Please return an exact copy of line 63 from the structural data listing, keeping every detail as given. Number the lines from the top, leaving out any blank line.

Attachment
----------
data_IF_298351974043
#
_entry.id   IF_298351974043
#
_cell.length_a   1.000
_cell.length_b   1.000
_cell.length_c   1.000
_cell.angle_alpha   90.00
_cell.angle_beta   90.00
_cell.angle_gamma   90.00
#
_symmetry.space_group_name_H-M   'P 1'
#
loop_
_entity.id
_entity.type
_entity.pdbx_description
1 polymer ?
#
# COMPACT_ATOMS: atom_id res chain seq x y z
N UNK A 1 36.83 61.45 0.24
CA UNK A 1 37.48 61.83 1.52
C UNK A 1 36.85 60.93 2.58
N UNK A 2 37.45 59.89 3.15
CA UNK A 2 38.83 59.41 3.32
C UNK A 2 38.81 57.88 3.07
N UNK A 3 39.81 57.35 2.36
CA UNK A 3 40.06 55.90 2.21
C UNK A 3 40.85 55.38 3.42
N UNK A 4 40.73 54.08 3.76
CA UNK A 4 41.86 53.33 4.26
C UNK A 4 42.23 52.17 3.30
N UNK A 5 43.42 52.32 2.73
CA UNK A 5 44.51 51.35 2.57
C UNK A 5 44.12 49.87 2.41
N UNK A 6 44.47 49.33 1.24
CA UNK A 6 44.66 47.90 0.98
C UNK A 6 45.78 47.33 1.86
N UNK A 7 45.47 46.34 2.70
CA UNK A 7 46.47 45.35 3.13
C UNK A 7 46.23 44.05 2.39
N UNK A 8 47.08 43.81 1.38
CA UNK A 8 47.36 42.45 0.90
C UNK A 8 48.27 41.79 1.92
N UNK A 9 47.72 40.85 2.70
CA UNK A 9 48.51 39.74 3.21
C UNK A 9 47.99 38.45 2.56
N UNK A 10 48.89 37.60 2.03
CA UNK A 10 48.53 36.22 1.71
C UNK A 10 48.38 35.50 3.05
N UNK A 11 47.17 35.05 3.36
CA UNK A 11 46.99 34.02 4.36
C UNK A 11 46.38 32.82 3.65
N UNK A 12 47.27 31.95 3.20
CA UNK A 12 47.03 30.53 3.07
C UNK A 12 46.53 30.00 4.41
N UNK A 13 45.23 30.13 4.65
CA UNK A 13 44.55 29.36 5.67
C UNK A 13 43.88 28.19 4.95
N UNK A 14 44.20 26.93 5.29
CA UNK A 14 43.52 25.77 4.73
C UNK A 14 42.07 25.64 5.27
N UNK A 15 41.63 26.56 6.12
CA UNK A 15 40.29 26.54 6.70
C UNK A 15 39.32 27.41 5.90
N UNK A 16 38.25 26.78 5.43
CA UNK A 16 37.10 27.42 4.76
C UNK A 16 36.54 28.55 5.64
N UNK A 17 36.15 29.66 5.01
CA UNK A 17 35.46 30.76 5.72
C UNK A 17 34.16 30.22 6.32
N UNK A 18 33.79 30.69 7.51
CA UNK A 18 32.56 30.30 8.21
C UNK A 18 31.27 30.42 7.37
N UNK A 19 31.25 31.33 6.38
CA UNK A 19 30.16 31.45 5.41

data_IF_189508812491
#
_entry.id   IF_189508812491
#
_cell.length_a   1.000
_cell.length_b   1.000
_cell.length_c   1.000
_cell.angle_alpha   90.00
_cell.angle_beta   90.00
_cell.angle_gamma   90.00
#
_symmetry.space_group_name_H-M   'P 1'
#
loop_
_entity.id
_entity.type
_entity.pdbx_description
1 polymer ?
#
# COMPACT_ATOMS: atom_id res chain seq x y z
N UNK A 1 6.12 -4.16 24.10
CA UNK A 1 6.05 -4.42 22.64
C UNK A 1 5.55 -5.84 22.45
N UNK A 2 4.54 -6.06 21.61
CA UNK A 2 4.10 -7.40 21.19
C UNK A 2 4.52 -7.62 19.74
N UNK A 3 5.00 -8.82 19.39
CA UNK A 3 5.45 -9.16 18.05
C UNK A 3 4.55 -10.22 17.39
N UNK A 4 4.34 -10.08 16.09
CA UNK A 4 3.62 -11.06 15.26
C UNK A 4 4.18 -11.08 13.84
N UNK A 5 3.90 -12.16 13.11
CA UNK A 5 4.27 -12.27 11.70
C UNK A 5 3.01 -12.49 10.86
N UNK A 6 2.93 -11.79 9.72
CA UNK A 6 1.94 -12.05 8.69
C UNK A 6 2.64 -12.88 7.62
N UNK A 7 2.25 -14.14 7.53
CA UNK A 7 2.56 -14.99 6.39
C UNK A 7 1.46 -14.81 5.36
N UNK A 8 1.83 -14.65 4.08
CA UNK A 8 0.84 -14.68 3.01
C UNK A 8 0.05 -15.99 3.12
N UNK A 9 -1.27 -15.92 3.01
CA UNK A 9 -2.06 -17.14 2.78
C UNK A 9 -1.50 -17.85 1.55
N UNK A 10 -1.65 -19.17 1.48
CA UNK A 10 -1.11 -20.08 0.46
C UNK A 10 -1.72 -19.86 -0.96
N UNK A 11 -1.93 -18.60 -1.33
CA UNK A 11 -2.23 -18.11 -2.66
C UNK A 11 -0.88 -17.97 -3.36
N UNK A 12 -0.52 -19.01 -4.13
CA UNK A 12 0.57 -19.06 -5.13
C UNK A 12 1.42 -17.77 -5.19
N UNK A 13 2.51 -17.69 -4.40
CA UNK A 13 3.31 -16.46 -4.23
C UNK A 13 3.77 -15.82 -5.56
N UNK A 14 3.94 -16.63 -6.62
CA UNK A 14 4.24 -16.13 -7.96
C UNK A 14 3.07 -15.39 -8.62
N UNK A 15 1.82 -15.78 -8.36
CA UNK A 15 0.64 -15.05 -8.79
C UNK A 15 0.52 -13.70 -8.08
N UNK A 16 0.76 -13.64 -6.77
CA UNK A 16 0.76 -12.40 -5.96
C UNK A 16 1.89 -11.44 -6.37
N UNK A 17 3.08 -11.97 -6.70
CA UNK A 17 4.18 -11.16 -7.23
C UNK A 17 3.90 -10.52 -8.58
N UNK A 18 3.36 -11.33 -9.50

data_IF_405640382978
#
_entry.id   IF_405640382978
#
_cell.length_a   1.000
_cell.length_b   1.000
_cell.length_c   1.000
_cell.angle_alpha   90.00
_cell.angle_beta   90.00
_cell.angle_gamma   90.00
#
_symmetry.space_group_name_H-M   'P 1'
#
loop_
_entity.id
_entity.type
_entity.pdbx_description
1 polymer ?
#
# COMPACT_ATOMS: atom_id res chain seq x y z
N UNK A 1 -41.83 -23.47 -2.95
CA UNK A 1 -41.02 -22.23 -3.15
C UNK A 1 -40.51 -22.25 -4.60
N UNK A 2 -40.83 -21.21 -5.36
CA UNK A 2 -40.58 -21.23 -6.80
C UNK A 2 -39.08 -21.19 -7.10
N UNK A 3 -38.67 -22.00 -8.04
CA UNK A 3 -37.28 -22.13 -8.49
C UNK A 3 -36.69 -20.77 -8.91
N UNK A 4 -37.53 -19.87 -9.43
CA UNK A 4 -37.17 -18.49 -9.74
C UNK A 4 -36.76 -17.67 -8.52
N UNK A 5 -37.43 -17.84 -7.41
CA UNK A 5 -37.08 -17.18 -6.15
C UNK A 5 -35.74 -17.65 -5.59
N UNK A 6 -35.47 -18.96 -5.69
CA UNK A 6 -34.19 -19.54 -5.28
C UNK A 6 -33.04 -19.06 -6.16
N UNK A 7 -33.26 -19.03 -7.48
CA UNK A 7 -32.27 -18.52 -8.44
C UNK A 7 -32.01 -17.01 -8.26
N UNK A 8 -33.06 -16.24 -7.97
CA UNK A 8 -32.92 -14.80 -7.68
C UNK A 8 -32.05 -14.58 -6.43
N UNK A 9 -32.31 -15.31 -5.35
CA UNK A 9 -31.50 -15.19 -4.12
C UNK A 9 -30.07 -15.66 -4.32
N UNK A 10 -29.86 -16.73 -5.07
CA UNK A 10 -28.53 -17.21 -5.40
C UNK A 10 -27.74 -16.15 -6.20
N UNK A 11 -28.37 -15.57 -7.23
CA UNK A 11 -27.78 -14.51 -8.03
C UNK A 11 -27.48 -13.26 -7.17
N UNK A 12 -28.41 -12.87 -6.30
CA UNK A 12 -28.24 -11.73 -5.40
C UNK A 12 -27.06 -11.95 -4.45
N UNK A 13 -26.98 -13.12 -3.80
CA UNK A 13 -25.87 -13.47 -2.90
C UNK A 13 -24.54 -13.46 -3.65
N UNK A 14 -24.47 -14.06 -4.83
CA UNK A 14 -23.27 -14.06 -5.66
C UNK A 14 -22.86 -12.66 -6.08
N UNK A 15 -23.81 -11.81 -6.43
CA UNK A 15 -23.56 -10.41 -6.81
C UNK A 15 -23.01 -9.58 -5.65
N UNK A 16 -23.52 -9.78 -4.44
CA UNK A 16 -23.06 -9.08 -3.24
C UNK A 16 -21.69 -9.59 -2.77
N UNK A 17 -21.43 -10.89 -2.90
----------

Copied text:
N UNK A 15 41.63 26.56 6.12